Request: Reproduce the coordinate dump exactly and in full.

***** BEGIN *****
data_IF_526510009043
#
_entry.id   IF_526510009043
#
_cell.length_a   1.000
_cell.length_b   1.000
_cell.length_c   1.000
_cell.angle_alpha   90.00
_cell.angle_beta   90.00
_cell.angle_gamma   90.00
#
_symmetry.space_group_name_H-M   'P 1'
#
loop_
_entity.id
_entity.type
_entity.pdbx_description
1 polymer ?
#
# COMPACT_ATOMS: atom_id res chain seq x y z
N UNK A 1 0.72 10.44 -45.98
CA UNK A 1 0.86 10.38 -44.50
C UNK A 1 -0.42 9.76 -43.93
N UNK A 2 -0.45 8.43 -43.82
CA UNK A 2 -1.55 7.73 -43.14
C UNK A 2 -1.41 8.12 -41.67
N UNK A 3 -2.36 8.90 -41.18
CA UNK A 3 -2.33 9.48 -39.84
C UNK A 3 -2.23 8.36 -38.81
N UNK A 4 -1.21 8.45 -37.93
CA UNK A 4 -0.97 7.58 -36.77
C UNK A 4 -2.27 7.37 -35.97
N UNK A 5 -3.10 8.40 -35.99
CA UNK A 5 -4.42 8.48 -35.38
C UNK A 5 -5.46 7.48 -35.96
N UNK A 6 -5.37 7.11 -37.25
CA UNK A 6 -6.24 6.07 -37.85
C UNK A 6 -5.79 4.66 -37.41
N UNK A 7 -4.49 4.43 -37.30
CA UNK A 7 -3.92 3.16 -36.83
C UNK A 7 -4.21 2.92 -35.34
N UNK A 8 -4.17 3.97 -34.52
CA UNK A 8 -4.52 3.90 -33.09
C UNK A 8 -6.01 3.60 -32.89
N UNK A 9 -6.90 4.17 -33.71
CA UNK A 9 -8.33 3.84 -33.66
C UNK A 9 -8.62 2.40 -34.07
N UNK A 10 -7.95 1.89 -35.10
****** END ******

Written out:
data_IF_526510009043
#
_entry.id   IF_526510009043
#
_cell.length_a   1.000
_cell.length_b   1.000
_cell.length_c   1.000
_cell.angle_alpha   90.00
_cell.angle_beta   90.00
_cell.angle_gamma   90.00
#
_symmetry.space_group_name_H-M   'P 1'
#
loop_
_entity.id
_entity.type
_entity.pdbx_description
1 polymer ?
#
# COMPACT_ATOMS: atom_id res chain seq x y z
N UNK A 1 0.72 10.44 -45.98
CA UNK A 1 0.86 10.38 -44.50
C UNK A 1 -0.42 9.76 -43.93
N UNK A 2 -0.45 8.43 -43.82
CA UNK A 2 -1.55 7.73 -43.14
C UNK A 2 -1.41 8.12 -41.67
N UNK A 3 -2.36 8.90 -41.18
CA UNK A 3 -2.33 9.48 -39.84
C UNK A 3 -2.23 8.36 -38.81
N UNK A 4 -1.21 8.45 -37.93
CA UNK A 4 -0.97 7.58 -36.77
C UNK A 4 -2.27 7.37 -35.97
N UNK A 5 -3.10 8.40 -35.99
CA UNK A 5 -4.42 8.48 -35.38
C UNK A 5 -5.46 7.48 -35.96
N UNK A 6 -5.37 7.11 -37.25
CA UNK A 6 -6.24 6.07 -37.85
C UNK A 6 -5.79 4.66 -37.41
N UNK A 7 -4.49 4.43 -37.30
CA UNK A 7 -3.92 3.16 -36.83
C UNK A 7 -4.21 2.92 -35.34
N UNK A 8 -4.17 3.97 -34.52
CA UNK A 8 -4.52 3.90 -33.09
C UNK A 8 -6.01 3.60 -32.89
N UNK A 9 -6.90 4.17 -33.71
CA UNK A 9 -8.33 3.84 -33.66
C UNK A 9 -8.62 2.40 -34.07
N UNK A 10 -7.95 1.89 -35.10